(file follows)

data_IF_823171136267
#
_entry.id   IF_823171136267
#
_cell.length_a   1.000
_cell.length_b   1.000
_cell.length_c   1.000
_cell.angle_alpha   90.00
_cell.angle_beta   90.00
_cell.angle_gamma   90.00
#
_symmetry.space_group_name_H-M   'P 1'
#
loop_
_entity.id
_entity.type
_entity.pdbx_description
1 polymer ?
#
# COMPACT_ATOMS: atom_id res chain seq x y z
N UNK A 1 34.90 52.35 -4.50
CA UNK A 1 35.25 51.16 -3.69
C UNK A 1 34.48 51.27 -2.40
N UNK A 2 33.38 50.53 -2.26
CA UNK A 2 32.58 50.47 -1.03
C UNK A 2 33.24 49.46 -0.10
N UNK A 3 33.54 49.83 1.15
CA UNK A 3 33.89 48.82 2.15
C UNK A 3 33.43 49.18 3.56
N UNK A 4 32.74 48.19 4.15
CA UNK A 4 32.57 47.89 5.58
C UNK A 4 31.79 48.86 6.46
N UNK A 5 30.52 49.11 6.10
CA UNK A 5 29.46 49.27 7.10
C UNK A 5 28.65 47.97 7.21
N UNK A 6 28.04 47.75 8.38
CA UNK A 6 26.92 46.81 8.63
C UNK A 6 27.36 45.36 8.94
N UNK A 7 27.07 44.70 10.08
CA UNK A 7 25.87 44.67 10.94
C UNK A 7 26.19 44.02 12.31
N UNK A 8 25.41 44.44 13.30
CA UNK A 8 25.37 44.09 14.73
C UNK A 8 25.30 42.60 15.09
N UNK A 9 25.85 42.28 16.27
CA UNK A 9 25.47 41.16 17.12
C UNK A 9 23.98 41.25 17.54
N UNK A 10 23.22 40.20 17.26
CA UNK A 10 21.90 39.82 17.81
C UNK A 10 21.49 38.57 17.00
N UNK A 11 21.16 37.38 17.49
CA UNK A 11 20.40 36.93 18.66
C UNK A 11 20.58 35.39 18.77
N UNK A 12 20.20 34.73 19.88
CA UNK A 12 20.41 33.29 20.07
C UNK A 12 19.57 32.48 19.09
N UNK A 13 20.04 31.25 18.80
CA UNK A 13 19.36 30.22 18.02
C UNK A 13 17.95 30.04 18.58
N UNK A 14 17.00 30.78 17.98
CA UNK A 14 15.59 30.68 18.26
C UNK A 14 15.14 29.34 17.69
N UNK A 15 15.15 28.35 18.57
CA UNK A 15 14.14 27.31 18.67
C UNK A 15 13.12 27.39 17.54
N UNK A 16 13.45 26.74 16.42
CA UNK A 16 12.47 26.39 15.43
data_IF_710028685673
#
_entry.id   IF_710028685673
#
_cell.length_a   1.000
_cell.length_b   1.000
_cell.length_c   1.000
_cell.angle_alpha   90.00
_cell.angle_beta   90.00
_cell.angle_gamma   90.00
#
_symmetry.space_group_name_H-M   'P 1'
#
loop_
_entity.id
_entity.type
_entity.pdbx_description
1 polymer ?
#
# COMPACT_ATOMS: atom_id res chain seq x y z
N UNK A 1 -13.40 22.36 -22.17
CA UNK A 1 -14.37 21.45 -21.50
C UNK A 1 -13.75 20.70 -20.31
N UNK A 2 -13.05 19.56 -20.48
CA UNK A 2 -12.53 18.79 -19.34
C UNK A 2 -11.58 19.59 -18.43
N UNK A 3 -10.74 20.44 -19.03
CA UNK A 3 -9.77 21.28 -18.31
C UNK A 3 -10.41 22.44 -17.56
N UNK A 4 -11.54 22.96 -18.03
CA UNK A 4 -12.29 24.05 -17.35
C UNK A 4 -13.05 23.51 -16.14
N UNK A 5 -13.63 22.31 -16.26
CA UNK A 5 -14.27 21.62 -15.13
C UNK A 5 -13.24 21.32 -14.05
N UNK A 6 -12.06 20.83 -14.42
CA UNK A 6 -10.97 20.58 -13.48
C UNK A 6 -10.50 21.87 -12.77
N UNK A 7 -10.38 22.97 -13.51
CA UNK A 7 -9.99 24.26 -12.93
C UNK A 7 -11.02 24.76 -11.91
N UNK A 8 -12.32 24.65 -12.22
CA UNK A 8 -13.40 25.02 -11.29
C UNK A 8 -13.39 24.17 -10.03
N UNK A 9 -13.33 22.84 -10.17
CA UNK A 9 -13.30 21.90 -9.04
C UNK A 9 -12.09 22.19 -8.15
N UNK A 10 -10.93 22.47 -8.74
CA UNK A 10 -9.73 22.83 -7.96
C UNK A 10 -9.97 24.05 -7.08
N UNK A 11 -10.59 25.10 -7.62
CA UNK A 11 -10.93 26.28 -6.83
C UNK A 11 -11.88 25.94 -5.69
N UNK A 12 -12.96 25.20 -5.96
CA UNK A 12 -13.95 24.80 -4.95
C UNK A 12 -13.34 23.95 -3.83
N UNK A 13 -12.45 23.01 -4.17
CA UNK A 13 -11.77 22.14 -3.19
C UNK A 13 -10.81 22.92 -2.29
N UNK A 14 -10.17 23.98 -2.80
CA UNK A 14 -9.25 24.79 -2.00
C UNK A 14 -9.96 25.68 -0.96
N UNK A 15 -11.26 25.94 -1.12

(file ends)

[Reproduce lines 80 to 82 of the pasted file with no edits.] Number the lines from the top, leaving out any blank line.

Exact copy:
#
loop_
_entity.id